Five top tips to improve low light hunting success while shooting at dawn or dusk. For more tips from the Hawke technical team visit Hawke Academy
The ability to see well in low light is determined by pupil size, which can diminish with age. The principal of using a riflescope with a large objective lens is to generate a larger and brighter image for the eye and simply put, the more light reaching the shooters eye the clearer the view. Light transmission through a riflescope varies due to the reflective nature of the surfaces and lenses within the riflescope. These surfaces will impact the amount of light reaching the eye. Learn more about riflescope parts and anatomy.
As a rule, the fewer surfaces the light has to go through the more light will reach the eye, ensuring a better image. Optics are built with many lenses to ensure they work correctly so to overcome the light transmission manufacturers will coat the lenses, ensuring they transmit more light. Hawke Optics riflescopes have between 11 to 21 layers of coating as well anti-reflective surfaces within the tube which controls internal light, ensuring the brightest image with no ‘whiting-out’ or stray light.
When selecting your riflescope take into consideration the lens quality, amount of coatings and objective size. The best way to judge a riflescope for low light hunting is to have more than one to choose from and to do a careful comparison in low light conditions with naturally coloured objects.
Opt for a riflescope with variable magnification and increase the magnification to the point where the image just starts to darken and then turn back the magnification slightly. This should be the best low light setting for the conditions and makes the most of the riflescope fitted to your rifle.
One of the most popular simple solutions to low light hunting is to buy a riflescope with an illuminated reticle, whereby a light source is directed onto the aim points of the reticle, highlighting the reticle in red, green or blue.
The illumination is variable and this allows the shooter to increase the brightness of the reticle to suit the shooting conditions. Hawke Optics have several illuminated riflescopes with illumination control and options of red, green or blue to suit the shooters preference.
Illuminated reticles are most useful at dawn or dusk, after this time it is better to illuminate the target with an external light source.
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For those countries that allow hunting with a laser one of the tried and tested methods for seeing the point of aim in low light conditions is to fit a laser pointer to a rifle. The most common method of using a laser is to mount it above the centre of the scope and pointing down to the zeroing distance of the rifle. This allows the red dot to continuously line up with the upright cross of the reticle.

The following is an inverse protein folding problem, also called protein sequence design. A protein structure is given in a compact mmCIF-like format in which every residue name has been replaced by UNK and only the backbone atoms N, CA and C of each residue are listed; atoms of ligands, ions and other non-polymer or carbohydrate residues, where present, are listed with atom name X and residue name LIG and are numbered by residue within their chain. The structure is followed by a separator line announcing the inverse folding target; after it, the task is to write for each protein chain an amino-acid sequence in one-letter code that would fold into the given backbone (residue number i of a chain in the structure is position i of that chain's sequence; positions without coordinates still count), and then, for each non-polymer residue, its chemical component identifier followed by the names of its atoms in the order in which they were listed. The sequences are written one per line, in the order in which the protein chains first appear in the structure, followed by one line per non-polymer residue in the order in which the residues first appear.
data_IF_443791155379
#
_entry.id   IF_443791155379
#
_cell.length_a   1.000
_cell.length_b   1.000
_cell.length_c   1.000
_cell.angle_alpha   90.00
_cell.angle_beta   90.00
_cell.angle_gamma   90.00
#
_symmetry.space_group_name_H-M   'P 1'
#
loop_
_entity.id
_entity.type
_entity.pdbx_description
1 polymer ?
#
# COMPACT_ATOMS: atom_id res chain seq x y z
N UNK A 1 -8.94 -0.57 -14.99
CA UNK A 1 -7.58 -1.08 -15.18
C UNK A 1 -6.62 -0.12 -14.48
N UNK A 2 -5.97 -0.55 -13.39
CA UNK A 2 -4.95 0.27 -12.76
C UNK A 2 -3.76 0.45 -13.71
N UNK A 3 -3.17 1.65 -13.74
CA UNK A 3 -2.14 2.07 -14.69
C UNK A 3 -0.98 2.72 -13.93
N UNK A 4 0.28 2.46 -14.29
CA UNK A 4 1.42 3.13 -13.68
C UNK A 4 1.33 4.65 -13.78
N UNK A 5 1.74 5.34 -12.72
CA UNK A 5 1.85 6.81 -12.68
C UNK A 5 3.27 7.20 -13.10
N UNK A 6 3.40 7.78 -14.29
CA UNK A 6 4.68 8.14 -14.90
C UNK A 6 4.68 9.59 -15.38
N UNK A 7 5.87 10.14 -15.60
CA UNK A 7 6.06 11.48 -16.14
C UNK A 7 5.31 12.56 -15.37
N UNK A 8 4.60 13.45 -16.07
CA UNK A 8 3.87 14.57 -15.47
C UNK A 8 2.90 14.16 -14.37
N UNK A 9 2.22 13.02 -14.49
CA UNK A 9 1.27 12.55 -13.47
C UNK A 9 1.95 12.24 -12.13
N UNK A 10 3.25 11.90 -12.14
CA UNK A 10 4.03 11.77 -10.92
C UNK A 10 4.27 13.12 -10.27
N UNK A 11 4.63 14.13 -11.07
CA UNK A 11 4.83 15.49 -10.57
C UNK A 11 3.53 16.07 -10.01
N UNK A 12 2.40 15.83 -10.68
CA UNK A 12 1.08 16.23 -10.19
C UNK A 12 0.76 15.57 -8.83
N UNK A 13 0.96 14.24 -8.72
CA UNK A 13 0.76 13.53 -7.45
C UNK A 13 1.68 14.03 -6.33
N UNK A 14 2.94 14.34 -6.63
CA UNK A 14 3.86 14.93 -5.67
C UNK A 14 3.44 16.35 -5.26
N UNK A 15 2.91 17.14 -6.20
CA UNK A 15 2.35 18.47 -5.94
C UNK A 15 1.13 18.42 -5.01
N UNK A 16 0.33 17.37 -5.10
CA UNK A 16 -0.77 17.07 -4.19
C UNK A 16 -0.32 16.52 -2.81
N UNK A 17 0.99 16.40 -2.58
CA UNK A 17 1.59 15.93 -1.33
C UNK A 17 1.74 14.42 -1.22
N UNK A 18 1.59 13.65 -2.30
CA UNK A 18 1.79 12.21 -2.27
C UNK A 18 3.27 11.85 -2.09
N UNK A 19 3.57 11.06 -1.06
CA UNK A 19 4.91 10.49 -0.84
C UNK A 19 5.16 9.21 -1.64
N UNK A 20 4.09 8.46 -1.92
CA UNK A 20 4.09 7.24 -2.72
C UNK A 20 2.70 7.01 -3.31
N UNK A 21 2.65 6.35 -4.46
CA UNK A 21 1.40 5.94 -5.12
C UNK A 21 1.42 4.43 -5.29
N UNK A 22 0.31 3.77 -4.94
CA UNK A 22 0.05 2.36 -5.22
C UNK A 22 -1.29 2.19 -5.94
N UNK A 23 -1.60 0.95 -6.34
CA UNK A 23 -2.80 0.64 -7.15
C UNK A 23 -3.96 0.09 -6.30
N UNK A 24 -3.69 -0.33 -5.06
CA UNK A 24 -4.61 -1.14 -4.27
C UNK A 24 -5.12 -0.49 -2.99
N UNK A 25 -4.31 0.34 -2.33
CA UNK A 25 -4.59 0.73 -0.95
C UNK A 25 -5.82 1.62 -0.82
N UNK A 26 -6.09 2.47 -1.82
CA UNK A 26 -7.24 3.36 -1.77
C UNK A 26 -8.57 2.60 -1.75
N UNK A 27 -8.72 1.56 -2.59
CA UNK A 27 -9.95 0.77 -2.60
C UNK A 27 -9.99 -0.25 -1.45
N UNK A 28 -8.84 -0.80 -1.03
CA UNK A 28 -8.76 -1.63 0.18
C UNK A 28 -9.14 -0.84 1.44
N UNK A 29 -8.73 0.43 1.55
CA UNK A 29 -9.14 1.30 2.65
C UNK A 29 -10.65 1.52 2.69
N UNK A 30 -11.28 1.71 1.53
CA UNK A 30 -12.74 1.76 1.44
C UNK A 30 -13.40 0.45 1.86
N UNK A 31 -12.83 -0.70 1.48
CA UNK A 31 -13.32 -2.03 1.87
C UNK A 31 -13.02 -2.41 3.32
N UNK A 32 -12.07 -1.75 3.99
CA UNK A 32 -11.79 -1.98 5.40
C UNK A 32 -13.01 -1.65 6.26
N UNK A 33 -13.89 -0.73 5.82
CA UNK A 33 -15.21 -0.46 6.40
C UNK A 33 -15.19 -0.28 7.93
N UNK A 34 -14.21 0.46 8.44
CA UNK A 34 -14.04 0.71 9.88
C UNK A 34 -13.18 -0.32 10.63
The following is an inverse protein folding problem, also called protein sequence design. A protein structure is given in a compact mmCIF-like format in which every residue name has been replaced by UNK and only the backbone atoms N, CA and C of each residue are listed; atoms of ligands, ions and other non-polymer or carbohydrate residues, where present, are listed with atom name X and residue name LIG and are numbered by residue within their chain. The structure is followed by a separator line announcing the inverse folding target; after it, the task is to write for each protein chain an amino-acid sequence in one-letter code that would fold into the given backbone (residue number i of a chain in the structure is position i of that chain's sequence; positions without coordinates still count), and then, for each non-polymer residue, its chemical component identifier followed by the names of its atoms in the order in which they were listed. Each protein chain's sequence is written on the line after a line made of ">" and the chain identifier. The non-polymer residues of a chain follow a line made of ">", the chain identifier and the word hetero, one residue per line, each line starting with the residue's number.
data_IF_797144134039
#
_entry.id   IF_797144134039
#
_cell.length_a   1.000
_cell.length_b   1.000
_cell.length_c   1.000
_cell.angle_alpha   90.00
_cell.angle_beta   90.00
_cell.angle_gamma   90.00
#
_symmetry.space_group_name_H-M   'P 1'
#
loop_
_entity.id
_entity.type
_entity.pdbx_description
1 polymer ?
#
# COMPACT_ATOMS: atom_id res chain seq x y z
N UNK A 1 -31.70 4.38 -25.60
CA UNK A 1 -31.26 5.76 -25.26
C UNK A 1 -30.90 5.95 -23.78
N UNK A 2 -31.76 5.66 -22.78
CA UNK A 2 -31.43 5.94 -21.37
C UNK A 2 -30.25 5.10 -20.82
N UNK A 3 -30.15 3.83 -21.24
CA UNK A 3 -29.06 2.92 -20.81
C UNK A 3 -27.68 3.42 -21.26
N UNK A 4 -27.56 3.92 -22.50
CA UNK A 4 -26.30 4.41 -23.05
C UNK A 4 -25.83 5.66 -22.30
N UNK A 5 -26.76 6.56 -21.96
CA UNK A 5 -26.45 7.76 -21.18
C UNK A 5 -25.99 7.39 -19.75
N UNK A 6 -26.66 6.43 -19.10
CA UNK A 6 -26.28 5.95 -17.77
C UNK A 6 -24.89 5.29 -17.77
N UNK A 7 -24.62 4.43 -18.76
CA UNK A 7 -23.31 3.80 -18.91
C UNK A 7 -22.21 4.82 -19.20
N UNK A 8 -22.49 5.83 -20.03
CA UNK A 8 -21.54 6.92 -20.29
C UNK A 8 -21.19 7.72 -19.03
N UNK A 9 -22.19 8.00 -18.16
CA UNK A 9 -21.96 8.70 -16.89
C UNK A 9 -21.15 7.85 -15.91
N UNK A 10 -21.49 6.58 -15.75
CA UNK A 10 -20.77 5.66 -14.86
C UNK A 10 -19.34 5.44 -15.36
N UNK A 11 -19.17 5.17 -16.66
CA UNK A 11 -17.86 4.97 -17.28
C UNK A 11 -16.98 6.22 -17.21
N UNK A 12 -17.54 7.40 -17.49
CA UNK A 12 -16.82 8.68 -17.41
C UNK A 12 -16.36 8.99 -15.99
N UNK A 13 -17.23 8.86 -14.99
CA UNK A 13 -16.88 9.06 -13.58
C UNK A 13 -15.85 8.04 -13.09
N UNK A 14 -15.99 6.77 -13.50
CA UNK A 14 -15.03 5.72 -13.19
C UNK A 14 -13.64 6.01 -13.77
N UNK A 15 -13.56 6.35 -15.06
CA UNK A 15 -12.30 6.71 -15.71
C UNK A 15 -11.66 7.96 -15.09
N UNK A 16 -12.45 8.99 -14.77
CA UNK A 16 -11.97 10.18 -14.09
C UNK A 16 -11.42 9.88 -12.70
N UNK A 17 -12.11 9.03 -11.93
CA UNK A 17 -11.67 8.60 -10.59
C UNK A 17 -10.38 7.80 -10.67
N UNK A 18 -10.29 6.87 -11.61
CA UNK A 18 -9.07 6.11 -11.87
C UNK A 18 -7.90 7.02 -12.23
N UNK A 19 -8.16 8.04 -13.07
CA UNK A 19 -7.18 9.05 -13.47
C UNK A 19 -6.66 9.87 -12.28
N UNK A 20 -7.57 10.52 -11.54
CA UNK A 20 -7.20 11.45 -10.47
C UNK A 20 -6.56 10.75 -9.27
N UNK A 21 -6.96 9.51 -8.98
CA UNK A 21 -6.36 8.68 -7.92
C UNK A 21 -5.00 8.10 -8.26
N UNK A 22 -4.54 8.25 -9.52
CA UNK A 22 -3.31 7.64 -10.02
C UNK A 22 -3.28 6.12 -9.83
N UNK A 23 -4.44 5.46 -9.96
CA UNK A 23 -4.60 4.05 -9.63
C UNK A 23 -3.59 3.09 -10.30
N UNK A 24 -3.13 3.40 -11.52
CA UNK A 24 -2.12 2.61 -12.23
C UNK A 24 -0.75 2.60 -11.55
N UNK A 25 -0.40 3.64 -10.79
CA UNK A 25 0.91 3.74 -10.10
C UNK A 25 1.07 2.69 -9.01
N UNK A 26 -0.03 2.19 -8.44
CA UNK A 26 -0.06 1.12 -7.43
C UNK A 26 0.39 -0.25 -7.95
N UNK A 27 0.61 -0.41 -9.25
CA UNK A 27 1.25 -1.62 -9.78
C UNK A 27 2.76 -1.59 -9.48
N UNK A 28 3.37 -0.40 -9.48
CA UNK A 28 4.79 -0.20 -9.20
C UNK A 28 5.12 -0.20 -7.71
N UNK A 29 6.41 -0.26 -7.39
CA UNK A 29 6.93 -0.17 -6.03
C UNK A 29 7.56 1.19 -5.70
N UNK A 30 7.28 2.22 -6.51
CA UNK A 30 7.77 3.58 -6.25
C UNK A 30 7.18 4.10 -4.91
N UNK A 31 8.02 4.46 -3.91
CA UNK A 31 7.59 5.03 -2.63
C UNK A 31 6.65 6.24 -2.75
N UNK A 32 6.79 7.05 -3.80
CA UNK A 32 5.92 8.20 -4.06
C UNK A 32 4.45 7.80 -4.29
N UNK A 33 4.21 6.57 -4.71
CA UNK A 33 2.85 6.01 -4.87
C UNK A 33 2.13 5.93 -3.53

One disadvantage with having the laser above the riflescope is that it’s further away from the barrel and it becomes more difficult to predict the point of impact at closer ranges. For very close range shooting an option that can prove useful is to mount the laser on the side of the scope and as close to the height of the barrel as possible. When the laser dot is zeroed in on the point of impact at 15 yards, for example it can be used as an aiming mark for targets between 10 and 22 yards without being more than .4 of an inch out.
With some practice and by understanding where the dot sits in relation to the point of impact it is possible to shoot accurately, however, after 25 yards (some pointers would work out to about 40 or even 50yds on a clear night) it’s better to revert back to the scope’s reticle and make use of the extra magnification as well. Hawke Optics has several laser targeting system options.
Lamping kits are popular for low light hunting; they are affordable & easy to use. However, they sometimes require a power source which can be awkward to carry therefore lamping with a partner can be a benefit.
Alternatively, it is popular to mount a lamp directly onto a rifle scope. The beam from riflescope mounted lamps are bright enough for most ranges. The problem with lamp kits is bright lights can easily scare animals but if the intensity is gradually increased on a dimmer switch the animal will tend to stay still for longer and if a red or green filter is used they seem even more at ease.
Night Vision Equipment & Infra-red lights
The offering of night vision equipment is getting larger with a wide choice to allow shooters to continue hunting after dark. There are a variety of options on offer including dedicated night vision riflescopes and night vision kits that mount to standard day riflescopes.
Mounted night vision equipment, such as NiteSite, converts day riflescopes into powerful night vision systems. Using a state of the art built in infra-red camera that fits to the day riflescope the NiteSite device transmits the scope image, including the cross hairs of the riflescope, onto the LCD screen.
For extra visibility with the night vision equipment infra-red (IR) illumination torches can also be mounted to the riflescope.
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